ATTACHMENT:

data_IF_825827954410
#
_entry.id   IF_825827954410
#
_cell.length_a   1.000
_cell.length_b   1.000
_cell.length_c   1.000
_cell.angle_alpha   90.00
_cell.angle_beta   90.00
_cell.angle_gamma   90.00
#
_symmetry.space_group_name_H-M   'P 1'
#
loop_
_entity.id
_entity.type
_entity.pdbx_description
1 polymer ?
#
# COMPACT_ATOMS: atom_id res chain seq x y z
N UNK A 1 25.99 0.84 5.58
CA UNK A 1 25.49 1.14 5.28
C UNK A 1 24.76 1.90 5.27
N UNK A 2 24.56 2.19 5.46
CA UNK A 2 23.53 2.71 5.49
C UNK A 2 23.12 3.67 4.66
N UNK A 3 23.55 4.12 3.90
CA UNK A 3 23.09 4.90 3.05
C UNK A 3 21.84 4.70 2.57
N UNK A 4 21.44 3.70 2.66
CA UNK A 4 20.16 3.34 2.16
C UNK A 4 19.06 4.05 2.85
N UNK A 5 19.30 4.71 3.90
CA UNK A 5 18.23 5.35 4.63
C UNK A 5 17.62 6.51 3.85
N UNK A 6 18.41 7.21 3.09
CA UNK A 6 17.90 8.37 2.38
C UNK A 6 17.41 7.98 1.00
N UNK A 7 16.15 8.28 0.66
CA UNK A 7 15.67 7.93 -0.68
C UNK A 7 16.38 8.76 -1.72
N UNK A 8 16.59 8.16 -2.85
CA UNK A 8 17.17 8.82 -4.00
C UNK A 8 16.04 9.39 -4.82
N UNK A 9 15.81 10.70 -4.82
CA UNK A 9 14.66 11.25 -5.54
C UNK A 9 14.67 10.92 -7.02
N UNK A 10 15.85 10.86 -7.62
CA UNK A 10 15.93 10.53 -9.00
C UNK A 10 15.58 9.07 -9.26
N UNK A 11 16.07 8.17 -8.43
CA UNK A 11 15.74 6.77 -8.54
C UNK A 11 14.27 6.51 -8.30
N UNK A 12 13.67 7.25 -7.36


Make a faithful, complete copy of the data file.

data_IF_825827954410
#
_entry.id   IF_825827954410
#
_cell.length_a   1.000
_cell.length_b   1.000
_cell.length_c   1.000
_cell.angle_alpha   90.00
_cell.angle_beta   90.00
_cell.angle_gamma   90.00
#
_symmetry.space_group_name_H-M   'P 1'
#
loop_
_entity.id
_entity.type
_entity.pdbx_description
1 polymer ?
#
# COMPACT_ATOMS: atom_id res chain seq x y z
N UNK A 1 25.99 0.84 5.58
CA UNK A 1 25.49 1.14 5.28
C UNK A 1 24.76 1.90 5.27
N UNK A 2 24.56 2.19 5.46
CA UNK A 2 23.53 2.71 5.49
C UNK A 2 23.12 3.67 4.66
N UNK A 3 23.55 4.12 3.90
CA UNK A 3 23.09 4.90 3.05
C UNK A 3 21.84 4.70 2.57
N UNK A 4 21.44 3.70 2.66
CA UNK A 4 20.16 3.34 2.16
C UNK A 4 19.06 4.05 2.85
N UNK A 5 19.30 4.71 3.90
CA UNK A 5 18.23 5.35 4.63
C UNK A 5 17.62 6.51 3.85
N UNK A 6 18.41 7.21 3.09
CA UNK A 6 17.90 8.37 2.38
C UNK A 6 17.41 7.98 1.00
N UNK A 7 16.15 8.28 0.66
CA UNK A 7 15.67 7.93 -0.68
C UNK A 7 16.38 8.76 -1.72
N UNK A 8 16.59 8.16 -2.85
CA UNK A 8 17.17 8.82 -4.00
C UNK A 8 16.04 9.39 -4.82
N UNK A 9 15.81 10.70 -4.82
CA UNK A 9 14.66 11.25 -5.54
C UNK A 9 14.67 10.92 -7.02
N UNK A 10 15.85 10.86 -7.62
CA UNK A 10 15.93 10.53 -9.00
C UNK A 10 15.58 9.07 -9.26
N UNK A 11 16.07 8.17 -8.43
CA UNK A 11 15.74 6.77 -8.54
C UNK A 11 14.27 6.51 -8.30
N UNK A 12 13.67 7.25 -7.36